ColumnNightmare in Nowhere
By DAVE KIFFER
August 24, 2013
We learned that, in Our Fair Salmon City recently, as we hosted a couple of thousand passengers stranded when the Celebrity Millennium cruise ship had some trouble and had to return to K-town shortly after leaving.
It turned out that the mechanical was more than a slight delay. The rest of the ship’s visit to Alaska was scuttled and the company was left scrambling to get the passengers out of town and back into the real world.
Extra jets were called in and in a couple of days the passengers were zoomed back to the safety of civilization. Disaster was averted with the opening of a very large checkbook.
While “marooned” here, the passengers were treated to what the First City has to offer.
Tours were added, stores were opened for longer hours, some locals even opened their homes to friends of friends of friends who happened to be on the ship.
It wasn’t like being marooned in Vegas, but it was certainly better than the “three hour tour” of Gilligan’s Island.
That is where most stories used to end. Cruise passengers inconvenienced in a small Alaskan town. So it goes.
Of course, there was a little more. It was a chance for Ketchikan to show a positive side to the rest of the nation, a side that didn’t involve either bear cubs rampaging through grocery stores (oh look at how quaint Alaska is) or Bridges to Nowhere (look at that pork barrel spending). I think we did a good job of that.
But it didn’t end there. Not in today’s media savvy world.
This if the age of instant information, especially when news happens.
People blog about events while they are happening. We see photographs of plane crashes instantaneously. Cell phones allow people to reach out and touch the rest of the world immediately when something occurs.
I remember a comedian doing a routine many years ago about someone high jacking a bus of foreign tourists. The man escaped but police weren’t worried because they had 3,000 photos of him.
That’s not so funny anymore because we are so busy using our Blinky Toys to document every second of our lives that too often we forget to just live them. But as usual, I digress.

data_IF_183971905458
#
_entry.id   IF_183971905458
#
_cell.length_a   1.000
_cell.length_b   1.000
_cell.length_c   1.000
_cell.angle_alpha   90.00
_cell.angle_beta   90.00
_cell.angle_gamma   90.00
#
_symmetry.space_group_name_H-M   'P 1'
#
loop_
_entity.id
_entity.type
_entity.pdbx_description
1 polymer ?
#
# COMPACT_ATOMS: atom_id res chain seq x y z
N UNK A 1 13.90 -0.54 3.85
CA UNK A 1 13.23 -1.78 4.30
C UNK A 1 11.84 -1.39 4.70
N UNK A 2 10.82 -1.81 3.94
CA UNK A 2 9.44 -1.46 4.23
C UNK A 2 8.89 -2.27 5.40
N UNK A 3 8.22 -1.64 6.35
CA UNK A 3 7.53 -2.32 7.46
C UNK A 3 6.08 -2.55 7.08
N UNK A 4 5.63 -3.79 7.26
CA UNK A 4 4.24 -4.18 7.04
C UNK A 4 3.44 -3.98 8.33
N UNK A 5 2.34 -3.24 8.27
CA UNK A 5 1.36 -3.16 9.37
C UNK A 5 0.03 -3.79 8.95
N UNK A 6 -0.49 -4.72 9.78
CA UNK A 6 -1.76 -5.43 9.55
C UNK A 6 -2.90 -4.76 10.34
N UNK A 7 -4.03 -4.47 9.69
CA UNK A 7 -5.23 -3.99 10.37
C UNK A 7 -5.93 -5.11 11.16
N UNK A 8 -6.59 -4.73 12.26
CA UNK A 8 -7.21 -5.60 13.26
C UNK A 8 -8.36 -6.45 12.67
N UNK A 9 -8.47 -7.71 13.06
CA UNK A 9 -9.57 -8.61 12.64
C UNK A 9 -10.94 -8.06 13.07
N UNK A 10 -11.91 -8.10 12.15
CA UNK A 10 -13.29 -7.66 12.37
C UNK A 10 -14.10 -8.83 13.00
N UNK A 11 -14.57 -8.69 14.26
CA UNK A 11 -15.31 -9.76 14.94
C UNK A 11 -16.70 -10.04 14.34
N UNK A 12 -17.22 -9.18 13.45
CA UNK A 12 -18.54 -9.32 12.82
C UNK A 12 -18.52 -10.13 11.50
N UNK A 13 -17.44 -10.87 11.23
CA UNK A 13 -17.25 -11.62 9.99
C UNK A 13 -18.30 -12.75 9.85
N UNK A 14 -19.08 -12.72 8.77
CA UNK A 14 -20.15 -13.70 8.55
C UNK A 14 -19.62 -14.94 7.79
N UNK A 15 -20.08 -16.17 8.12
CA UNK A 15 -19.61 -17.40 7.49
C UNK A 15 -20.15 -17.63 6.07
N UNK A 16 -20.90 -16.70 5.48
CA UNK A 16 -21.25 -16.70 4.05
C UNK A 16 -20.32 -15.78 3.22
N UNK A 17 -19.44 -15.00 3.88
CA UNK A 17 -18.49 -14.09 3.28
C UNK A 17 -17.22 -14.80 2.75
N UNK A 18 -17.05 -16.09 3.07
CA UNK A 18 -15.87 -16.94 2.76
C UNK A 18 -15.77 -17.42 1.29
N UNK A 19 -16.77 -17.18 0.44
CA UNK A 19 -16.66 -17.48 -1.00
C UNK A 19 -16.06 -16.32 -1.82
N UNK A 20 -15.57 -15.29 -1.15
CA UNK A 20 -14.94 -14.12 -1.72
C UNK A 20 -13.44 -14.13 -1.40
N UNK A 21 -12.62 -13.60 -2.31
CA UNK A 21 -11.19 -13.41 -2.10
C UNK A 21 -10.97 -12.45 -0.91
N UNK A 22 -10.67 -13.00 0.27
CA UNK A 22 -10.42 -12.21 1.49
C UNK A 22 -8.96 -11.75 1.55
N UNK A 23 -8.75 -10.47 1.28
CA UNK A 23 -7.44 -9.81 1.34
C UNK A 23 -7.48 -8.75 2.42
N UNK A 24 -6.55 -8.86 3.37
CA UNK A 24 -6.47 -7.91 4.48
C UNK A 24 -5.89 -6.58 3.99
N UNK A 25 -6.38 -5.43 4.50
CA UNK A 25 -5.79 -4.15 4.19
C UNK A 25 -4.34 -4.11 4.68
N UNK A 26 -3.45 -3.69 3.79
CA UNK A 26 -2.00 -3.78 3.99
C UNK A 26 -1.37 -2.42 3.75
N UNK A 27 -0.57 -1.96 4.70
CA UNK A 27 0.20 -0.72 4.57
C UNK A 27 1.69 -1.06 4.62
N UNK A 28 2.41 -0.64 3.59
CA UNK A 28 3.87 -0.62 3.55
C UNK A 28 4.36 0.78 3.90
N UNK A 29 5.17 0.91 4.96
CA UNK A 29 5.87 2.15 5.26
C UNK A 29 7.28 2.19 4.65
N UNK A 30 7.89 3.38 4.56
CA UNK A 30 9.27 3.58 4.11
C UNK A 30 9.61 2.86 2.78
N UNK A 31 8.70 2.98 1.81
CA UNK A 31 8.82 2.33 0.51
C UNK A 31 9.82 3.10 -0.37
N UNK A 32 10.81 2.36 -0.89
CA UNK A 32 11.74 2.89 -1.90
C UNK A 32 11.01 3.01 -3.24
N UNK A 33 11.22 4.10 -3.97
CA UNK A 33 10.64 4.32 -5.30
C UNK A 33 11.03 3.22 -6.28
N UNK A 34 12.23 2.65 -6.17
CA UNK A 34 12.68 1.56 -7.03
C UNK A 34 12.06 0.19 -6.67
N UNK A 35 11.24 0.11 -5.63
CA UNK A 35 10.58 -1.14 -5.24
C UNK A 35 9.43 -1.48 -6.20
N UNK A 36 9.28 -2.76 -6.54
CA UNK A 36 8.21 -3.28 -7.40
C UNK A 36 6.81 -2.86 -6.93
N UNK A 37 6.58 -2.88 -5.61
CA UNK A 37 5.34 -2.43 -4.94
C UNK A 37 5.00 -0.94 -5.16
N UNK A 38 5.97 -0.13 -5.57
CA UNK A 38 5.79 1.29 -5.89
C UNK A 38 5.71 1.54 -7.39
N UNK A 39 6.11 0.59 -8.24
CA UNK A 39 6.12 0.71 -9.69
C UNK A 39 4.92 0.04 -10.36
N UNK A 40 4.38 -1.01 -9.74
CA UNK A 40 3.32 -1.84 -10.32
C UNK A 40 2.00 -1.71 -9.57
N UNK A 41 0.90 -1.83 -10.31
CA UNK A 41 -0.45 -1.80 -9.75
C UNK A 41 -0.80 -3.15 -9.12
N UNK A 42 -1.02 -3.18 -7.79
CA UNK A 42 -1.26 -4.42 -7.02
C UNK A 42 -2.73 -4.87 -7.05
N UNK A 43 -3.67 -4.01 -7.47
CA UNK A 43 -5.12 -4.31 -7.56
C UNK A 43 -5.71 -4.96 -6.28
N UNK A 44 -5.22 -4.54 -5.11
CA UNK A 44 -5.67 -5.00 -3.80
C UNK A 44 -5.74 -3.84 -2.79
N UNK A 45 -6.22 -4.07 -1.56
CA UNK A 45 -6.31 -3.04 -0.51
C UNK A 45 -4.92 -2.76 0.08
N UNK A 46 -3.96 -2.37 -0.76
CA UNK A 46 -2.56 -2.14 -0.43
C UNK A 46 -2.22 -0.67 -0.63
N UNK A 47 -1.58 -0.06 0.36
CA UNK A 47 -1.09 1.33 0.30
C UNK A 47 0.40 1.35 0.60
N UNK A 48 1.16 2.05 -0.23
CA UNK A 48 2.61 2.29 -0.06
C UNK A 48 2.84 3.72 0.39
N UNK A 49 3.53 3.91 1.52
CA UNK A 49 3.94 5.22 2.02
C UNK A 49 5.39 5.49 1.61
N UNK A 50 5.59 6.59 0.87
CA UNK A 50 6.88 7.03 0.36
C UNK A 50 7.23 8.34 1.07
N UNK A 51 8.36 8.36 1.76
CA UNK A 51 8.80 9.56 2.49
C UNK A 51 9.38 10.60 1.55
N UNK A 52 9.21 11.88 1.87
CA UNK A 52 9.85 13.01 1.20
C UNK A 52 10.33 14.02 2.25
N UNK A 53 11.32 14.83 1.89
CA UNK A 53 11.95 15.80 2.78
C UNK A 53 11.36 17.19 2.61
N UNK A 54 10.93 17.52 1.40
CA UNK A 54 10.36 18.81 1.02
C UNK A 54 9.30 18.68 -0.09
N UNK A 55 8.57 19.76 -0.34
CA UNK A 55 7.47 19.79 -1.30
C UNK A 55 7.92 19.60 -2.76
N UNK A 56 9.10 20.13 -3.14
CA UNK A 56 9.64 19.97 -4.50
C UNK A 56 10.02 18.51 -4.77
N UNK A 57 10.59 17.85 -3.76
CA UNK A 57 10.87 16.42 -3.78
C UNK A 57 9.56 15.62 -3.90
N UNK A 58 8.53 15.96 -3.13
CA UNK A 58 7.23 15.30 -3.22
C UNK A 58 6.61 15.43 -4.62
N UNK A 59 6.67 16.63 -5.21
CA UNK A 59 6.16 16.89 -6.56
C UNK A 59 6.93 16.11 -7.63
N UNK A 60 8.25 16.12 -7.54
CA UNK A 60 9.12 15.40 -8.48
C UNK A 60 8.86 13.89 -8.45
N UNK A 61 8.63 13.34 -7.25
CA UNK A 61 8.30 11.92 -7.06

Anyway, these days someone caught up in a hulabaloo contacts the media as soon as possible as if being reported upon somehow validates the person’s “newsworthiness.”
And we all want to be “newsworthy.” Andy Warhol’s “15 minutes” has turned into 15 seconds on every social (and anti-social) media possible.
So it should come as no surprise that several of the marooned passengers showed up in various traditional and social media to give their first hand reports of this “misadventure.”
One woman told a Pennsylvania radio station that the passengers were “shocked and worried” when the ship returned to port.
A man from Ohio told his local newspaper that things “got pretty tense on board. How would you like to be stuck in the middle of nowhere?”
We will disregard the irony that many of the passengers boarded the ship in the first place to see the “Alaskan wilderness.” You don’t get that kind of “nowhere” in Cleveland.
In a fit of hyperbole, one passenger told a national news program that the situation was a “nightmare.” To be sure, he was talking more about having his cruise cancelled and not getting to Anchorage like he originally planned. He was not referring to his extra time in Ketchikan. Still a headline writer in the South managed to shorthand that into “Alaskan cruise sails into a nightmare.”
Being stuck on a ship floating in the middle ocean with dwindling food and toilet paper – as happened to another cruise ship recently – is more of a nightmare than being stuck at the dock in Ketchikan for a couple of days.
But then again, clearly not everyone understands exactly what we have to offer here in Our Fair Salmon City. Or even how urban we are, at least by Alaskan standards.
Shortly after the cruise ship’s woes made the national headlines, I received an email from a friend back East. He wanted me to know that Ketchikan was mentioned on a national evening new cast.
He has actually visited Ketchikan – on a cruise ship of course – and was curious what I would think of the way our town was being characterized.
How dire were things for the stranded passengers?
Well, I suppose it made things worse for them that they were stuck in “Ketchikan, a tiny fishing village in isolated Southern Alaska, hundreds and hundreds of miles from Seattle.”
When you look at it that way, I guess I’m just fine being “marooned” here.
How about you?
Contact Dave at firstname.lastname@example.org
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